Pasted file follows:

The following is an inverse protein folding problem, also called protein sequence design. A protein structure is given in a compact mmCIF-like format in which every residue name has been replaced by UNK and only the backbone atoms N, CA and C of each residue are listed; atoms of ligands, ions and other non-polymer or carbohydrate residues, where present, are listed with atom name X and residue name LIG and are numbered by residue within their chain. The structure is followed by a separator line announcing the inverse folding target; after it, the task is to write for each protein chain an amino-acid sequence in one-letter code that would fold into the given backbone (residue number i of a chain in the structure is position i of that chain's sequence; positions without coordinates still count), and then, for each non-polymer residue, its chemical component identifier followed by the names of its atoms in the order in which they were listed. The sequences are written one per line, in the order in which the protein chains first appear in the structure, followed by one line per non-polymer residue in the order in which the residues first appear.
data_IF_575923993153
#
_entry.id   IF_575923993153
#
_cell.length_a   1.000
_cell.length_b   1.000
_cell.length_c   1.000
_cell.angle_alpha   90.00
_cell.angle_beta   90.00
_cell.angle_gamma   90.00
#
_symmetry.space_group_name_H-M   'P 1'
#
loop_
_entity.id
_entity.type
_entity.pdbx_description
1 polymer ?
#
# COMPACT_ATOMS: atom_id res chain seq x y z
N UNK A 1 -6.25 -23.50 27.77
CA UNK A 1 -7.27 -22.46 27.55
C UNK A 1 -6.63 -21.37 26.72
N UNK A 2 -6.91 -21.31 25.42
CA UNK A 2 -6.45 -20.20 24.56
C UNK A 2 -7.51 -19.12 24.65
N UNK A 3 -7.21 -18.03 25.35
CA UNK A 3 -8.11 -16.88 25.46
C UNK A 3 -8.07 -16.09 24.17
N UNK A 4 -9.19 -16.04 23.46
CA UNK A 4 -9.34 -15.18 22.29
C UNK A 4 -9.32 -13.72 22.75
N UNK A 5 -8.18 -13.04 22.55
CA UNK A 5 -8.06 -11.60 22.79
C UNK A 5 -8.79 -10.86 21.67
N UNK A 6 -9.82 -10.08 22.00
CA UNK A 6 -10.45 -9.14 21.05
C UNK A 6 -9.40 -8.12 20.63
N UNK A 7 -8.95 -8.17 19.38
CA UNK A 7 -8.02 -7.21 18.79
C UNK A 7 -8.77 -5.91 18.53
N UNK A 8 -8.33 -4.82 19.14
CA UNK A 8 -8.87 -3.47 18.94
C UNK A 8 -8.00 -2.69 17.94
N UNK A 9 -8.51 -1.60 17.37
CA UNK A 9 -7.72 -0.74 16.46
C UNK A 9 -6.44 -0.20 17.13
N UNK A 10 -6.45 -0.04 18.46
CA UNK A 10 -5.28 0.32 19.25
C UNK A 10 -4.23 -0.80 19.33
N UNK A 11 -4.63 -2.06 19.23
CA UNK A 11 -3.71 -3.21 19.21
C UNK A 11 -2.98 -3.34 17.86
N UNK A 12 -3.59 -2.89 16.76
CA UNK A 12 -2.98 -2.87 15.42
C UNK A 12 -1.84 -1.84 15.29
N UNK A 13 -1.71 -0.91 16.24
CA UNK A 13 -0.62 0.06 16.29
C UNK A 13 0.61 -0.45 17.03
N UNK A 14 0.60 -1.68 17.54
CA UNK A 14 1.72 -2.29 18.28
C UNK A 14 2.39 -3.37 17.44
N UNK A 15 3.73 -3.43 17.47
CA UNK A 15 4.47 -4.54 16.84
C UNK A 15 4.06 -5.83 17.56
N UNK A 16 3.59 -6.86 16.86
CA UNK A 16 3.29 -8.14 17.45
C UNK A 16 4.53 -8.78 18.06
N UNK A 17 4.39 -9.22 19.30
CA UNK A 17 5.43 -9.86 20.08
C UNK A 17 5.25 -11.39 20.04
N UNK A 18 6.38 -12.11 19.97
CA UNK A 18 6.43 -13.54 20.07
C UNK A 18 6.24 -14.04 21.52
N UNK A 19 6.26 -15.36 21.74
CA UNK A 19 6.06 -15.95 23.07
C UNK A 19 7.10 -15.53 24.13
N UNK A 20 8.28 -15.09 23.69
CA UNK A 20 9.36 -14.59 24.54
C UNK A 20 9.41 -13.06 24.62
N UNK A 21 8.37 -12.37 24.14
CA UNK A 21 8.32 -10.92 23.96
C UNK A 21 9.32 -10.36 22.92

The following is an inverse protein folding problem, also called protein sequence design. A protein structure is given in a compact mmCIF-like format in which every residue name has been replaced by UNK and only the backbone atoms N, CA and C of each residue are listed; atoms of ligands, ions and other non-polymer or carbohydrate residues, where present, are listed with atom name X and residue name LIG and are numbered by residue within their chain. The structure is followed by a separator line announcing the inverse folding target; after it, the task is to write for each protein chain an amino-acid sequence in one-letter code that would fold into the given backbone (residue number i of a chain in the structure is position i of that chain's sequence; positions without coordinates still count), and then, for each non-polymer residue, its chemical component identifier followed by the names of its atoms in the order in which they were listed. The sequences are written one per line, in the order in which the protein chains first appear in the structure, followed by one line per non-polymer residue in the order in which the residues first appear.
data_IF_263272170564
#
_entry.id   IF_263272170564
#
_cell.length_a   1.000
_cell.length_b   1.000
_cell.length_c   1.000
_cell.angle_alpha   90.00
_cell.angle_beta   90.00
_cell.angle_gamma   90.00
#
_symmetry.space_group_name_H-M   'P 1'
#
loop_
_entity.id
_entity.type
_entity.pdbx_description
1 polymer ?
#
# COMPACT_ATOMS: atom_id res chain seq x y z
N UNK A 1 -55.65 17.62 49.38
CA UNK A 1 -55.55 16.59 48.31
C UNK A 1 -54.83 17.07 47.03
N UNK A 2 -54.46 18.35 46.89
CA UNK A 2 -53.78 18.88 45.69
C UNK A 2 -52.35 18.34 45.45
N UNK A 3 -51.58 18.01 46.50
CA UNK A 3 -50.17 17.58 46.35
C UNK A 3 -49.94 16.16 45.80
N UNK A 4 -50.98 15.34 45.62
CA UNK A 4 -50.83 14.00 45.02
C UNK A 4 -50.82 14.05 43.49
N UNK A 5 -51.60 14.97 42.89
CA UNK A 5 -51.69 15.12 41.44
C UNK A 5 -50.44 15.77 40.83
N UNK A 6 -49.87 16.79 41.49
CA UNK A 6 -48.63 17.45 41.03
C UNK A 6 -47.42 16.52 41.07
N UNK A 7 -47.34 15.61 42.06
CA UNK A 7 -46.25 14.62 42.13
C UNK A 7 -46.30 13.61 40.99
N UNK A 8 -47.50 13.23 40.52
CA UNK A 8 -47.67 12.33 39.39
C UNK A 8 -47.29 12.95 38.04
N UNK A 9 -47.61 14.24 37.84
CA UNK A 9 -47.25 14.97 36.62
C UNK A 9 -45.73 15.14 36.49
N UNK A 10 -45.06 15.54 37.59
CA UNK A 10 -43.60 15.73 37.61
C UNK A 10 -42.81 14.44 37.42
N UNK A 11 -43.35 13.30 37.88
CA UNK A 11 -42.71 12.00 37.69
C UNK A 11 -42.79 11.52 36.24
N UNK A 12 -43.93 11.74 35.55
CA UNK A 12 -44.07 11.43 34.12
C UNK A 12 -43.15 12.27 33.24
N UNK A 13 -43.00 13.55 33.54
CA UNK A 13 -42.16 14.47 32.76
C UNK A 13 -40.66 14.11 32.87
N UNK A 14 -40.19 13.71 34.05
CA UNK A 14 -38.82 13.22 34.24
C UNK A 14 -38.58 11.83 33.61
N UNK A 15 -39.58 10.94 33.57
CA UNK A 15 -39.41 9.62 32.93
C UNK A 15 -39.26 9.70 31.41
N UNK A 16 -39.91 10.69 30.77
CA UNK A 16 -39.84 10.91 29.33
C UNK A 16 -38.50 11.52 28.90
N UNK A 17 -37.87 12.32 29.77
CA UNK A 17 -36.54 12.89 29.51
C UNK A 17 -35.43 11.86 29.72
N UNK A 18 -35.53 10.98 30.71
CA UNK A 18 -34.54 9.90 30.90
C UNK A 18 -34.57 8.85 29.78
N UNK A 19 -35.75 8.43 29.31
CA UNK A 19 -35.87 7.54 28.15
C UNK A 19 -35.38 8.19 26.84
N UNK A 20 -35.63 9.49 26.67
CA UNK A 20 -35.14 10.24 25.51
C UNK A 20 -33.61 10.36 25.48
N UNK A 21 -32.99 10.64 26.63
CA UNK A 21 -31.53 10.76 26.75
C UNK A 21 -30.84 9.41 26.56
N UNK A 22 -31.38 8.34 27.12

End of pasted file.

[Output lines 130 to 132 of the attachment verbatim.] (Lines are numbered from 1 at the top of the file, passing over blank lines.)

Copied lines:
N UNK A 9 -47.61 14.24 37.84
CA UNK A 9 -47.25 14.97 36.62
C UNK A 9 -45.73 15.14 36.49